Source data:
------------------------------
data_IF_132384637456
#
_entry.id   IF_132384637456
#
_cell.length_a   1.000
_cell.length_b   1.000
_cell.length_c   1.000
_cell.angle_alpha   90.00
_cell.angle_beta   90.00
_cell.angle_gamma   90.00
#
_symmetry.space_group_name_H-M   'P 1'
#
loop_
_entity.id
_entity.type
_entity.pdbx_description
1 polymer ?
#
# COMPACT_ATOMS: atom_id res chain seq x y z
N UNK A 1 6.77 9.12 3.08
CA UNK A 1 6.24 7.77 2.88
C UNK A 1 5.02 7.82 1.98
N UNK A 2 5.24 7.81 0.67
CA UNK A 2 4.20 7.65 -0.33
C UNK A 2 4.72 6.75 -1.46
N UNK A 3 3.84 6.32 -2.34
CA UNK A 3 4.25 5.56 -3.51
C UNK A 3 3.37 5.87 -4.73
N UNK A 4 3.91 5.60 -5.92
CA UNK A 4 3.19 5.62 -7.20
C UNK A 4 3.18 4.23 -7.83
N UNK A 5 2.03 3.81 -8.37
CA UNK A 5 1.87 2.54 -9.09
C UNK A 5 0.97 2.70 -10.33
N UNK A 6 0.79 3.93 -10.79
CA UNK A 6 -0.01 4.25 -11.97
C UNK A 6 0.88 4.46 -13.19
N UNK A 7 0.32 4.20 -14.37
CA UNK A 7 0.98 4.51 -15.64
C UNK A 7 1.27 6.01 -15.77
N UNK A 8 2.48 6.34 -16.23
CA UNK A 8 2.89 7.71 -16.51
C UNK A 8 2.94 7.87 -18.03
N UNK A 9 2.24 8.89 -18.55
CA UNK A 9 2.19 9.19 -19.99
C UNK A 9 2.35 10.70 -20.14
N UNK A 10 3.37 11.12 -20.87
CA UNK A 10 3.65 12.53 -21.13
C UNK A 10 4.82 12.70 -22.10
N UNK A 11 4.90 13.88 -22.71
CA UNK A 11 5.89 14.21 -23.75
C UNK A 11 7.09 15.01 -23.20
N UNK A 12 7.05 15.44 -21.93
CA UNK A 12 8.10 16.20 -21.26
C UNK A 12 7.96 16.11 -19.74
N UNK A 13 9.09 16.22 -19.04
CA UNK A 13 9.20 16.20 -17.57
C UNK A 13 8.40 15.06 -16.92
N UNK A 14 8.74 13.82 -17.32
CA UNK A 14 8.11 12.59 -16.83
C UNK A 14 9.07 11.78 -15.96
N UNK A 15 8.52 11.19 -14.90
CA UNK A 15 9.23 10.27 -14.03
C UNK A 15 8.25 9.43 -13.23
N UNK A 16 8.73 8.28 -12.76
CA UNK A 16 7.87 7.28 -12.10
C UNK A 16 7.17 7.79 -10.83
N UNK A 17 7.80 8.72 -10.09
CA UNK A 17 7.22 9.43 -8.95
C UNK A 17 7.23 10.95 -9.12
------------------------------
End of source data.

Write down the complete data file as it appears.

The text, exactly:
data_IF_132384637456
#
_entry.id   IF_132384637456
#
_cell.length_a   1.000
_cell.length_b   1.000
_cell.length_c   1.000
_cell.angle_alpha   90.00
_cell.angle_beta   90.00
_cell.angle_gamma   90.00
#
_symmetry.space_group_name_H-M   'P 1'
#
loop_
_entity.id
_entity.type
_entity.pdbx_description
1 polymer ?
#
# COMPACT_ATOMS: atom_id res chain seq x y z
N UNK A 1 6.77 9.12 3.08
CA UNK A 1 6.24 7.77 2.88
C UNK A 1 5.02 7.82 1.98
N UNK A 2 5.24 7.81 0.67
CA UNK A 2 4.20 7.65 -0.33
C UNK A 2 4.72 6.75 -1.46
N UNK A 3 3.84 6.32 -2.34
CA UNK A 3 4.25 5.56 -3.51
C UNK A 3 3.37 5.87 -4.73
N UNK A 4 3.91 5.60 -5.92
CA UNK A 4 3.19 5.62 -7.20
C UNK A 4 3.18 4.23 -7.83
N UNK A 5 2.03 3.81 -8.37
CA UNK A 5 1.87 2.54 -9.09
C UNK A 5 0.97 2.70 -10.33
N UNK A 6 0.79 3.93 -10.79
CA UNK A 6 -0.01 4.25 -11.97
C UNK A 6 0.88 4.46 -13.19
N UNK A 7 0.32 4.20 -14.37
CA UNK A 7 0.98 4.51 -15.64
C UNK A 7 1.27 6.01 -15.77
N UNK A 8 2.48 6.34 -16.23
CA UNK A 8 2.89 7.71 -16.51
C UNK A 8 2.94 7.87 -18.03
N UNK A 9 2.24 8.89 -18.55
CA UNK A 9 2.19 9.19 -19.99
C UNK A 9 2.35 10.70 -20.14
N UNK A 10 3.37 11.12 -20.87
CA UNK A 10 3.65 12.53 -21.13
C UNK A 10 4.82 12.70 -22.10
N UNK A 11 4.90 13.88 -22.71
CA UNK A 11 5.89 14.21 -23.75
C UNK A 11 7.09 15.01 -23.20
N UNK A 12 7.05 15.44 -21.93
CA UNK A 12 8.10 16.20 -21.26
C UNK A 12 7.96 16.11 -19.74
N UNK A 13 9.09 16.22 -19.04
CA UNK A 13 9.20 16.20 -17.57
C UNK A 13 8.40 15.06 -16.92
N UNK A 14 8.74 13.82 -17.32
CA UNK A 14 8.11 12.59 -16.83
C UNK A 14 9.07 11.78 -15.96
N UNK A 15 8.52 11.19 -14.90
CA UNK A 15 9.23 10.27 -14.03
C UNK A 15 8.25 9.43 -13.23
N UNK A 16 8.73 8.28 -12.76
CA UNK A 16 7.87 7.28 -12.10
C UNK A 16 7.17 7.79 -10.83
N UNK A 17 7.80 8.72 -10.09
CA UNK A 17 7.22 9.43 -8.95
C UNK A 17 7.23 10.95 -9.12